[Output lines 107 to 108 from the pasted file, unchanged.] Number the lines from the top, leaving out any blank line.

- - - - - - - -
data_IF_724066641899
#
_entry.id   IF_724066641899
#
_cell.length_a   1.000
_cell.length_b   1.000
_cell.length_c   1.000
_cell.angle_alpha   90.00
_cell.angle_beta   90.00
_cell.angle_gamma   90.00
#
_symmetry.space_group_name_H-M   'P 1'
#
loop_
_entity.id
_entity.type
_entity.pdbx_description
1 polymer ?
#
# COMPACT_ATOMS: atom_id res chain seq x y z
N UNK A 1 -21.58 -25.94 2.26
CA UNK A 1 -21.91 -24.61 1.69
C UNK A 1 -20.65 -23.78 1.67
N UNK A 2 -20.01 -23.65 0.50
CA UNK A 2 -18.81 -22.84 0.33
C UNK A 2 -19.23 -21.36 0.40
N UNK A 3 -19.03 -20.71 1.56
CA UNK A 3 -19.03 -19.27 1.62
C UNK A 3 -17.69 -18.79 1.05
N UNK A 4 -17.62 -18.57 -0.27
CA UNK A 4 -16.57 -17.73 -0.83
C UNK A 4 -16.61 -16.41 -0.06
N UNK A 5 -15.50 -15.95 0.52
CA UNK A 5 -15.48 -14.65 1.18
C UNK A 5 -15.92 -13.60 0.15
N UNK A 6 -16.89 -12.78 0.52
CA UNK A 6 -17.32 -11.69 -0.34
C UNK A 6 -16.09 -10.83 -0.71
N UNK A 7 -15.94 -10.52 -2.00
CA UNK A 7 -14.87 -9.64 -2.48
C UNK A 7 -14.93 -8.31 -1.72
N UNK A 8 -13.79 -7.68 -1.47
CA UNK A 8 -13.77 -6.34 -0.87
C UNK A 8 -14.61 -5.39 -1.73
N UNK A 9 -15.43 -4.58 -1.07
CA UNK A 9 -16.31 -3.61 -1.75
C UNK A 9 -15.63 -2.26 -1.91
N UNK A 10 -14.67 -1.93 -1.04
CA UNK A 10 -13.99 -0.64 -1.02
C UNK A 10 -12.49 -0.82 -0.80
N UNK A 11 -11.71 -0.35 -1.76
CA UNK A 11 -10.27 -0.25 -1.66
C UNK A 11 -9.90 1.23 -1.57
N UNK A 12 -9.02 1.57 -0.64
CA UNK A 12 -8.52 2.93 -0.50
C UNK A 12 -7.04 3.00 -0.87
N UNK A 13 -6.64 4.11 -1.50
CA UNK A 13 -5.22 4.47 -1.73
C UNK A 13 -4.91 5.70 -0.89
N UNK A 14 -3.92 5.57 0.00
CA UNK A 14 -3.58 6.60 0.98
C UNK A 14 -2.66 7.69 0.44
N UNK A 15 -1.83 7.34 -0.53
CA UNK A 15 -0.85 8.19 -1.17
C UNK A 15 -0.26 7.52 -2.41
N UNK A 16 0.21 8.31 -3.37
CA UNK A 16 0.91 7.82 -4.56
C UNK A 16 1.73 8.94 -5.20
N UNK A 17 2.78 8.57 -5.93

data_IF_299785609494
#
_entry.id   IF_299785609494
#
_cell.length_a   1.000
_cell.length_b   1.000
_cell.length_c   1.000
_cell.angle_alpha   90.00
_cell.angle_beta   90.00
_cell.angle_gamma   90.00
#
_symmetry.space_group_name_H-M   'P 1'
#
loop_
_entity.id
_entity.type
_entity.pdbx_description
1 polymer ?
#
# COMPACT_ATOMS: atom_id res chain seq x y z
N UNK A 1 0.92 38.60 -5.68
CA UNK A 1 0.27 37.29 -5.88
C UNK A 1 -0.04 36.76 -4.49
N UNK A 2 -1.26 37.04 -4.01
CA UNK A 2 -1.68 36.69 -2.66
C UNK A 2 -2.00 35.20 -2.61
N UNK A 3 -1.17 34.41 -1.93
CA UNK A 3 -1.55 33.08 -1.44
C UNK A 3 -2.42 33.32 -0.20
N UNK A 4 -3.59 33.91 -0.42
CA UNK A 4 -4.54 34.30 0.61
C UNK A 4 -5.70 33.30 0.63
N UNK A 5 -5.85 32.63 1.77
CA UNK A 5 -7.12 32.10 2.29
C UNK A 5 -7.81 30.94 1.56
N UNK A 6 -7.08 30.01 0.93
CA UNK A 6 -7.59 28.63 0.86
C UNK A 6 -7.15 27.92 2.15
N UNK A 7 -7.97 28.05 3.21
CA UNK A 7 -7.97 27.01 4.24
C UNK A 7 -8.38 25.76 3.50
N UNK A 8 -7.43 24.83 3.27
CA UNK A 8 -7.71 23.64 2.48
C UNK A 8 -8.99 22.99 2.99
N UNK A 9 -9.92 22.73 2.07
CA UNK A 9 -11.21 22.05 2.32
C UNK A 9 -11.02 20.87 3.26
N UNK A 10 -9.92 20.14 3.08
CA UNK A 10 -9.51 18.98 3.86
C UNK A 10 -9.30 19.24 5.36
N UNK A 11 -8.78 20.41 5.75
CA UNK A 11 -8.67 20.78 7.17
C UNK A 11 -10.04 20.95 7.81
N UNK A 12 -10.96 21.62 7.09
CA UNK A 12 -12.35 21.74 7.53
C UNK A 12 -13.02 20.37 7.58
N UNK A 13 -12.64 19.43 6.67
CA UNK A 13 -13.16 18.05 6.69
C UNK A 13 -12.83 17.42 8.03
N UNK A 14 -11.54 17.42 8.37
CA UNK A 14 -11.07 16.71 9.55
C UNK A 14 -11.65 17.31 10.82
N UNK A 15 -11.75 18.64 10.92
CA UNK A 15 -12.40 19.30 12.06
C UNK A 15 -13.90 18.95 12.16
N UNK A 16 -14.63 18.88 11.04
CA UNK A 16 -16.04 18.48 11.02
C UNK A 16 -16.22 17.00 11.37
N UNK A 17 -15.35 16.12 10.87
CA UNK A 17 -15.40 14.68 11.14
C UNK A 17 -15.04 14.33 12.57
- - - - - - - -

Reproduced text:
C UNK A 6 -7.15 27.92 2.15
N UNK A 7 -7.97 28.05 3.21